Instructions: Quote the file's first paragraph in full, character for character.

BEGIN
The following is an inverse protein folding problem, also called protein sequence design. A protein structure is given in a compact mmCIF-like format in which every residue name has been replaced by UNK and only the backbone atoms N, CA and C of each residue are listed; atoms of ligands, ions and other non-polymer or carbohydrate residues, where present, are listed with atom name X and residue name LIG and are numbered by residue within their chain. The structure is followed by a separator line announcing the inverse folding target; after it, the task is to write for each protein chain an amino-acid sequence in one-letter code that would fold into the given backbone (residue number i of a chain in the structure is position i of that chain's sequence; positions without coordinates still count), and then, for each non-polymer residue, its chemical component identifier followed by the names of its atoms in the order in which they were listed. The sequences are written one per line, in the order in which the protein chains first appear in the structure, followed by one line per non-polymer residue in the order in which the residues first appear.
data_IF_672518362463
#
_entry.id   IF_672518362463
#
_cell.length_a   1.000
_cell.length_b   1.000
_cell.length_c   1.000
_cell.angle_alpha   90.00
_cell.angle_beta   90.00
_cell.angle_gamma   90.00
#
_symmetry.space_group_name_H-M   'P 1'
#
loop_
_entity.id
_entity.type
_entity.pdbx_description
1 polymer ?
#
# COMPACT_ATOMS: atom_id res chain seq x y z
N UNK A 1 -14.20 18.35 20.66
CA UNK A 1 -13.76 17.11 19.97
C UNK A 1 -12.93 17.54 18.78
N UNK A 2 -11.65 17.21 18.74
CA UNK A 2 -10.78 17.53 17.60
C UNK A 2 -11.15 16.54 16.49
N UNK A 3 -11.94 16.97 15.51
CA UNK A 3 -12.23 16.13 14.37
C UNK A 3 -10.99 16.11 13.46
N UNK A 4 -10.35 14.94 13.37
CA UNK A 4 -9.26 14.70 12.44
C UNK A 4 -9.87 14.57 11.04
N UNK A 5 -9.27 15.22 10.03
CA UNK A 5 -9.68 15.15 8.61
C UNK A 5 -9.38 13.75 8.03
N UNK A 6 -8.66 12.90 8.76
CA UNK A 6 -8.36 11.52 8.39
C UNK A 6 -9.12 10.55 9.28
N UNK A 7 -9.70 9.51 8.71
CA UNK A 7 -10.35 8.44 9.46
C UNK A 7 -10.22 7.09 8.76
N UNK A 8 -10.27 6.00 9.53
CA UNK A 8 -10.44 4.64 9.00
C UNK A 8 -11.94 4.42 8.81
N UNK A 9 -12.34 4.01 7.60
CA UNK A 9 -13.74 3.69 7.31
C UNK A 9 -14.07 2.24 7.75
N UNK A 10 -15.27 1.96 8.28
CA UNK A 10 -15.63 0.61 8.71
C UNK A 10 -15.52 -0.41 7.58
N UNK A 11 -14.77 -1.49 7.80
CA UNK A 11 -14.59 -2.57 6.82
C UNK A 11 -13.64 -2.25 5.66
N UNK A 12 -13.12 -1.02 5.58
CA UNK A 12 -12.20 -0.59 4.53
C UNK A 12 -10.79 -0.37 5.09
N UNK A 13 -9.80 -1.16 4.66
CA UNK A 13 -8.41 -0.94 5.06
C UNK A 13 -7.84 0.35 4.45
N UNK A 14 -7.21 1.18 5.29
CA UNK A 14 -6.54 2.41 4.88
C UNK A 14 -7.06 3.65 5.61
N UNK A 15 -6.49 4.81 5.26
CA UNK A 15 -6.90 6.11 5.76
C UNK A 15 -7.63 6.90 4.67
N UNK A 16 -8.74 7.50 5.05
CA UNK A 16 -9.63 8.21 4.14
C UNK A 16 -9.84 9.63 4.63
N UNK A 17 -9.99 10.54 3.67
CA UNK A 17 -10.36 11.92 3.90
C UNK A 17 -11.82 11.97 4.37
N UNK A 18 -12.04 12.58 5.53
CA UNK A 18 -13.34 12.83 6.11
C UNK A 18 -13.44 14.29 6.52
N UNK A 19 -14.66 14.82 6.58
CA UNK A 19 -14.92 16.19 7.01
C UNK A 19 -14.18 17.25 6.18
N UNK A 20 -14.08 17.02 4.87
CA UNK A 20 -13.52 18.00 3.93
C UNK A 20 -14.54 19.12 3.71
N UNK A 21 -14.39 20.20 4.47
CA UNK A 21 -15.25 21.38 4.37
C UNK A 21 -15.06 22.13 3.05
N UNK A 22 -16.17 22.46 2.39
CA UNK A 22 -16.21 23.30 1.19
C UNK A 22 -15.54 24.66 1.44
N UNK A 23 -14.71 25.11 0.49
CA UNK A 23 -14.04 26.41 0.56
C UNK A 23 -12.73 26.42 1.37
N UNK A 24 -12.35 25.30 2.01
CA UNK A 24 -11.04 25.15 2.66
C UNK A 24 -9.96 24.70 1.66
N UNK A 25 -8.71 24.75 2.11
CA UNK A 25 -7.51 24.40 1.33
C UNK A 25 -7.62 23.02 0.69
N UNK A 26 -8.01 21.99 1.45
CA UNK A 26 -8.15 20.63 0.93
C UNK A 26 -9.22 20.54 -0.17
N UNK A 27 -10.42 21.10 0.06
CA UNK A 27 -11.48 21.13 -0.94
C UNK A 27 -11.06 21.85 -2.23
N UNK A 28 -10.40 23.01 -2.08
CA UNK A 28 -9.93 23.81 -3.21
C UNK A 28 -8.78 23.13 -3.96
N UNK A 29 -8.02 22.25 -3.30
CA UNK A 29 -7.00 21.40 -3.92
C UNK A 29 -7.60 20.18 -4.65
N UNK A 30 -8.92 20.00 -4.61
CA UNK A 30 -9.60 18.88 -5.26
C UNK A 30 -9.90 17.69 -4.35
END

The following is an inverse protein folding problem, also called protein sequence design. A protein structure is given in a compact mmCIF-like format in which every residue name has been replaced by UNK and only the backbone atoms N, CA and C of each residue are listed; atoms of ligands, ions and other non-polymer or carbohydrate residues, where present, are listed with atom name X and residue name LIG and are numbered by residue within their chain. The structure is followed by a separator line announcing the inverse folding target; after it, the task is to write for each protein chain an amino-acid sequence in one-letter code that would fold into the given backbone (residue number i of a chain in the structure is position i of that chain's sequence; positions without coordinates still count), and then, for each non-polymer residue, its chemical component identifier followed by the names of its atoms in the order in which they were listed. The sequences are written one per line, in the order in which the protein chains first appear in the structure, followed by one line per non-polymer residue in the order in which the residues first appear.